These are the criteria necessary to be classified as a ideal tragedy Othello meets the criteria to be called an Aristotelian tragedy. The main character of Othello is a classical example of a tragic hero. His basic elements matches him up to a true hero as defined by Aristotle. Othello was a soldier all his life. Due to his Moorish descent, he experienced many things that a normal Venetian didn't experience. His nobility and rank of a general made him of a higher stature than anyone else.
His nobility and background made him a greatly respected person. That nobility also what attracted Desdemona, his wife. Othello also exhibited great leadership qualities that he earned in the field of battle and by being a leader in Venice. Othello's background also was of a unsophisticated one. He came from a land of bartering and barbarians. His background affected his attitude.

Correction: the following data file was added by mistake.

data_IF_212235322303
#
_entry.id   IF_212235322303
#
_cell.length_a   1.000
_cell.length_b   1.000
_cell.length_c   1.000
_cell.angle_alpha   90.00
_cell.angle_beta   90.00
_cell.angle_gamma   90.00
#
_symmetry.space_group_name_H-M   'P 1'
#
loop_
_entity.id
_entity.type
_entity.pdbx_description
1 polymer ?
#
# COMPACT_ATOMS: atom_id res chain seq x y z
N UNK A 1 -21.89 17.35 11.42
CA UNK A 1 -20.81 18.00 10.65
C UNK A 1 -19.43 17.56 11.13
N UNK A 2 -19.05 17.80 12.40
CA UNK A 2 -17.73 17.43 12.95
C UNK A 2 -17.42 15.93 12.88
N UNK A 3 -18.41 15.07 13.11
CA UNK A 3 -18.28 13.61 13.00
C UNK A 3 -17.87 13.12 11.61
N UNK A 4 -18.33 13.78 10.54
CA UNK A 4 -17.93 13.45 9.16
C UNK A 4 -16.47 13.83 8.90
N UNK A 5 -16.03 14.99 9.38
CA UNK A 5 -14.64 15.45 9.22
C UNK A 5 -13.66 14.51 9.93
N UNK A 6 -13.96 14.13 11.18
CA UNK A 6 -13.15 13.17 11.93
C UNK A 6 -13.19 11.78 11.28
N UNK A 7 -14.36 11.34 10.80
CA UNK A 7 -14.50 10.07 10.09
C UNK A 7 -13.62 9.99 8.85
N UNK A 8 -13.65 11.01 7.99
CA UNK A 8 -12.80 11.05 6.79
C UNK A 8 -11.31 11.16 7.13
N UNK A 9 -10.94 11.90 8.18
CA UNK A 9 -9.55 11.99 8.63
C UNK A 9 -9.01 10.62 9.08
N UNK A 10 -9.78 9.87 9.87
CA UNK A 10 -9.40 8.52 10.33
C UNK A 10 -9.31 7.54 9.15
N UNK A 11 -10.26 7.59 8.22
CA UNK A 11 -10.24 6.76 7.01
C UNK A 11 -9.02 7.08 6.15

Othello was a person that was innocent and base in nature. He was influenced by the way his life was going on. Othello's statement, "Perdition catch my soul but I do love thee. And when I love thee not, chaos is come again." (act 3, sc. 3, line 100), showed that he felt his life was only in order if he is loved.
His innocence and lack of sophistication is revealed in this statement. The people around him also knew of Othello's attitude. Iago was very quick to see this. In his first soliloquy, Iago said "the moor is of a free and open nature that thinks men honest that but seem to be so." (1, 3, 442) Iago knew of Othello's weakness. Othello's innocence and baseness made him susceptible to being undermined by people. Iago also reveals his plan to use the moor's gullibility against him.
Othello was clearly a person who believed appearances versus reality. When Othello was told about an affair between Desdemona and Cassio, he started to become jealous. Being that person who believes appearances, he wanted ocular proof of Desdemona's infidelity. Even a superficial piece of evidence would have been sufficient. In his statement, "Give me a living reason she is disloyal." (3, 3, 446), Othello revealed that he would believe in anything he saw.